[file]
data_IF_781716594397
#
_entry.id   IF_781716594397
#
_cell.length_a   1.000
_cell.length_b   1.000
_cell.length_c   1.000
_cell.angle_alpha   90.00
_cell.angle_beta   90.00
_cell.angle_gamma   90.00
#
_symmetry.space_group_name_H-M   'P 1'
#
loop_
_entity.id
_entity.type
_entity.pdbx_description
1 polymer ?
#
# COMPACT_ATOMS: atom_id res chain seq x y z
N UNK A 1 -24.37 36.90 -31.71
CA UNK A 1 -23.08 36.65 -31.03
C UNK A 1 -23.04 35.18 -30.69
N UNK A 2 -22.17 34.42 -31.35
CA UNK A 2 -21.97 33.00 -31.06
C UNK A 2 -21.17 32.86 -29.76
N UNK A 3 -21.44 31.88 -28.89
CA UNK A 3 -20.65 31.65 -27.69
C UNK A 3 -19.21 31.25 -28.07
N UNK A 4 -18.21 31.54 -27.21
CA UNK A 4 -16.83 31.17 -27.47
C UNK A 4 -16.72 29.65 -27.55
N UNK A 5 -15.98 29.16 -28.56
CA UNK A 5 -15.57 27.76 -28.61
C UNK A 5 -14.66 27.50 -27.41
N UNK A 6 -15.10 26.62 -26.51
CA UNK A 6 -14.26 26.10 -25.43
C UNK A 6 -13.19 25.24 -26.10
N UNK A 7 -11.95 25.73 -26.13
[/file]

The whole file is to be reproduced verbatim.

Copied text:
data_IF_781716594397
#
_entry.id   IF_781716594397
#
_cell.length_a   1.000
_cell.length_b   1.000
_cell.length_c   1.000
_cell.angle_alpha   90.00
_cell.angle_beta   90.00
_cell.angle_gamma   90.00
#
_symmetry.space_group_name_H-M   'P 1'
#
loop_
_entity.id
_entity.type
_entity.pdbx_description
1 polymer ?
#
# COMPACT_ATOMS: atom_id res chain seq x y z
N UNK A 1 -24.37 36.90 -31.71
CA UNK A 1 -23.08 36.65 -31.03
C UNK A 1 -23.04 35.18 -30.69
N UNK A 2 -22.17 34.42 -31.35
CA UNK A 2 -21.97 33.00 -31.06
C UNK A 2 -21.17 32.86 -29.76
N UNK A 3 -21.44 31.88 -28.89
CA UNK A 3 -20.65 31.65 -27.69
C UNK A 3 -19.21 31.25 -28.07
N UNK A 4 -18.21 31.54 -27.21
CA UNK A 4 -16.83 31.17 -27.47
C UNK A 4 -16.72 29.65 -27.55
N UNK A 5 -15.98 29.16 -28.56
CA UNK A 5 -15.57 27.76 -28.61
C UNK A 5 -14.66 27.50 -27.41
N UNK A 6 -15.10 26.62 -26.51
CA UNK A 6 -14.26 26.10 -25.43
C UNK A 6 -13.19 25.24 -26.10
N UNK A 7 -11.95 25.73 -26.13